• Young children:
  • Babyish behavior
  • Forgetting recently learned skills
  • Reverting to bed-wetting
  • Babyish behavior
Older people:
  • Lethargy
  • Recurring headaches
  • Difficulty in concentration
  • Short-term memory loss
  • Clumsiness
  • Balance problems
  • Depression
serious complications
Serious complications
  • Other serious complications can include:
  • Brain damage
  • Epilepsy
  • Changes in eye sight
vaccine for meningitis
Vaccine for meningitis~~
  • There are vaccines against Hib and against some strains of N. meningitidis and many types of Streptococcus pneumoniae. The vaccine against haemophilus influenze (Hib) has reduced Hib meningitis cases by 95 percent since 1985.
  • There are vaccines to prevent meningitis due to S. pneumoniae. The pneumococcal polysaccharide vaccine is recommended for all persons over 65 years of age and younger persons at least 2 years old with certain chronic medical problems.
treatment and prevention of bacterial meningitis
Treatment and prevention of bacterial meningitis
  • Suspected bacterial meningitis is a medical emergency and immediate diagnostic steps must be taken to establish the specific cause
  • The mortality rate of untreated bacterial meningitis approaches 100 percent and, even with optimal therapy, there is a high failure rate
  • Empiric treatment should be begun as soon as the diagnosis is suspected using bactericidal agent(s) that achieve significant levels in the CSF
Use of bactericidal agents
  • Bactericidal therapy is generally necessary to cure meningitis
  • Bacteriostatic drugs, such as clindamycin and tetracycline, are inadequate for meningitis
  • Chloramphenicol is a bacteriostatic drug for most enteric Gram negative rods; however, it is usually bactericidal for H. influenzae, N. meningitidis, and S. pneumoniae and has been extensively and successfully used to treat meningitis caused by these organisms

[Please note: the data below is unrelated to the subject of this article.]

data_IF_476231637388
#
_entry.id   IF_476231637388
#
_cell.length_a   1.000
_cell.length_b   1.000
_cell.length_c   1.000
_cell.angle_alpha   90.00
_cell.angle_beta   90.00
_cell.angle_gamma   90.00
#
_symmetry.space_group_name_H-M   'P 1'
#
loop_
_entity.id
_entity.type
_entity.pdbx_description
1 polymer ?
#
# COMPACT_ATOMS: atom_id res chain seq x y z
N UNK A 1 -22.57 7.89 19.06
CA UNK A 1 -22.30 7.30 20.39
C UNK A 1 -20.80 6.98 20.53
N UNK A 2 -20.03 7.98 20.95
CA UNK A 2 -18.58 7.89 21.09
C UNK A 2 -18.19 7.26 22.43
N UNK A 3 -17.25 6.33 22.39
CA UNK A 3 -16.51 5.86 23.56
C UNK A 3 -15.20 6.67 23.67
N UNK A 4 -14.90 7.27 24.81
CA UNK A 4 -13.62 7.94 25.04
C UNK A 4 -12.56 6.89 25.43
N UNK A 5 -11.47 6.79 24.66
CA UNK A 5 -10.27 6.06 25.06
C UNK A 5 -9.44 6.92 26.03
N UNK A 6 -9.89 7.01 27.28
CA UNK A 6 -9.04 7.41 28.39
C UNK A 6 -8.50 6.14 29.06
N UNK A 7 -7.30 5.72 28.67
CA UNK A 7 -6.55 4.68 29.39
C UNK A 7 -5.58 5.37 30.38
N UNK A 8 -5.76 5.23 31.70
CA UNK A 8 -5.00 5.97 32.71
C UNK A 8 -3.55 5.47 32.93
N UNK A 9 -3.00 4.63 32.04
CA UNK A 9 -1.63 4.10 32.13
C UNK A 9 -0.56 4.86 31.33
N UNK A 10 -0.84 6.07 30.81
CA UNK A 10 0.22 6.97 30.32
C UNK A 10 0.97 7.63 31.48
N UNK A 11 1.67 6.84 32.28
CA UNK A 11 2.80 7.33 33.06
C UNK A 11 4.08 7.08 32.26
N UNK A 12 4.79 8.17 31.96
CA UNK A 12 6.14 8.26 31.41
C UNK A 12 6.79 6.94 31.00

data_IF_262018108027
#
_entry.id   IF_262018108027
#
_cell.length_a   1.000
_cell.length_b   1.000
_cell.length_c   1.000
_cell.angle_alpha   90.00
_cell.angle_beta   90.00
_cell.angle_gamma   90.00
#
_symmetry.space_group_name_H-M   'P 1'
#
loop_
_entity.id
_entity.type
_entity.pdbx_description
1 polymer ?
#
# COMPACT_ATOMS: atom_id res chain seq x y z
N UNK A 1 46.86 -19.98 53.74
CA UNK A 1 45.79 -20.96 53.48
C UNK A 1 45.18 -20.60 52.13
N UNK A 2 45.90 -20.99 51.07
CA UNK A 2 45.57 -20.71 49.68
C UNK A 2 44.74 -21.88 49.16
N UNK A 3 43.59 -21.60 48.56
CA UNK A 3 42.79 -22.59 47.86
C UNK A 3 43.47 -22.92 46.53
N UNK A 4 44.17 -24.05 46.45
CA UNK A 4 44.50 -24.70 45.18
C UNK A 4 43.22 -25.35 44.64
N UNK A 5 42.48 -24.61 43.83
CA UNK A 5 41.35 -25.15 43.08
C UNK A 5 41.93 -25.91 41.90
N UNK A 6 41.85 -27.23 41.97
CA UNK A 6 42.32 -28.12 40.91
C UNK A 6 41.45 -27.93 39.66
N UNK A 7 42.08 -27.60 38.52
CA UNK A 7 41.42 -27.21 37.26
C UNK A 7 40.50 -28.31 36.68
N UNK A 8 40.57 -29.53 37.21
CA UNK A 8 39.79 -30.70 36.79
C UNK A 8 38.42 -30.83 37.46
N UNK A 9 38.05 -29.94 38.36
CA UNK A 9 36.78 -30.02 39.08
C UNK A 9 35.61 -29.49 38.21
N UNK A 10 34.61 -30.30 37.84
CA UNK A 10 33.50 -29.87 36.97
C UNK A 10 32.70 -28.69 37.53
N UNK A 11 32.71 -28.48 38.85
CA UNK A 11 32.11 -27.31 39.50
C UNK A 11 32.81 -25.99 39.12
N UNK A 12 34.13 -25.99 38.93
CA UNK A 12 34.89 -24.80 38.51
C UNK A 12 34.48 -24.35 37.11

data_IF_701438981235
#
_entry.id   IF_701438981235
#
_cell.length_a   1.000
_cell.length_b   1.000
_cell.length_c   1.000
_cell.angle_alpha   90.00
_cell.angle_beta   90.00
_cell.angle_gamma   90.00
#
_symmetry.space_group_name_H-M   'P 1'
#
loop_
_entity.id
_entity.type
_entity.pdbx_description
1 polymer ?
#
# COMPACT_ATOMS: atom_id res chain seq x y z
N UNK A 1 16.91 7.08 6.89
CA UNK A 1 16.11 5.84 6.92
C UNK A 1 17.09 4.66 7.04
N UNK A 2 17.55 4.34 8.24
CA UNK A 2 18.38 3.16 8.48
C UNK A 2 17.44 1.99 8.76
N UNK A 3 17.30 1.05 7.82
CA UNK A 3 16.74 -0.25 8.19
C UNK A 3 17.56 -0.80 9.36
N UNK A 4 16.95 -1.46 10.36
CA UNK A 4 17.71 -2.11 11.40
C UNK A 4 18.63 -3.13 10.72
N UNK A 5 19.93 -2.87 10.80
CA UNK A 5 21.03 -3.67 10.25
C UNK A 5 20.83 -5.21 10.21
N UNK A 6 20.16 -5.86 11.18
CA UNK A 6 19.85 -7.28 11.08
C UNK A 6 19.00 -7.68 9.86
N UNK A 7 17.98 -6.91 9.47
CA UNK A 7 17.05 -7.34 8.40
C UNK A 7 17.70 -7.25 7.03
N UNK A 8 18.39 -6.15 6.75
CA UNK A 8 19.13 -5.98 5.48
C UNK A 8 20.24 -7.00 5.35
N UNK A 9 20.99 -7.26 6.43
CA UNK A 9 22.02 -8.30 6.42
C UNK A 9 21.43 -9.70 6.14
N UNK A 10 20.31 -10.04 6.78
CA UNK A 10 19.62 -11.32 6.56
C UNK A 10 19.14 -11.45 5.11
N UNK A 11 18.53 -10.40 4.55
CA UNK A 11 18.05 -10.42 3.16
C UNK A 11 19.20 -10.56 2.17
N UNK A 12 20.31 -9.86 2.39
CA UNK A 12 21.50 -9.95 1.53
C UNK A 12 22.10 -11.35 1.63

Choice of agent
  • Selected third generation cephalosporins such as cefotaxime and ceftriaxone, have emerged as the beta-lactams of choice in the empiric treatment of meningitis
  • These drugs have potent activity against the major pathogens of bacterial meningitis with the notable exception of listeria
  • Ceftazidime, another third generation cephalosporin, is much less active against penicillin-resistant pneumococci than cefotaxime and ceftriaxone
Treatment - Empiric
  • Ceftriaxone 2 gm IV q12h or Cefotaxime 2 gm IV q4-6h
  • plus Vancomycin 15 mg/kg q6h
  • If > 50 years, also add Ampicillin 2 gm IV q4h (for Listeria)
therapy for specific pathogens

Streptococcus pneumoniae

    • The conventional approach to the treatment of pneumococcal meningitis was the administration of penicillin alone for two weeks at a dose of four million units intravenously every four hours
    • Good results have also been obtained with third generation cephalosporins
  • However, the problem of treating pneumococcal meningitis has recently been compounded by the widespread and increasingly common reports of pneumococcal strains resistant to penicillin
Cefotaxime or ceftriaxone can be used if the MIC for these drugs is less than 0.5 µg/mL
  • It is recommended that vancomycin (2 g/day) should be given with cefotaxime or ceftriaxone in the initial treatment of pneumococcal meningitis if there has been beta-lactam resistance noted locally
  • Vancomycin should be continued if there is high level penicillin resistance and an MIC >0.5 µg/mL to third generation cephalosporins
  • If corticosteroids are given, rifampin should be added as a third agent since it increases the efficacy of the other two drugs
  • The usual duration of therapy is two weeks
Haemophilus influenzae
  • A third generation cephalosporin is the drug of choice for H. influenzae meningitis
  • Patients with H. influenzae meningitis should be treated for five to seven days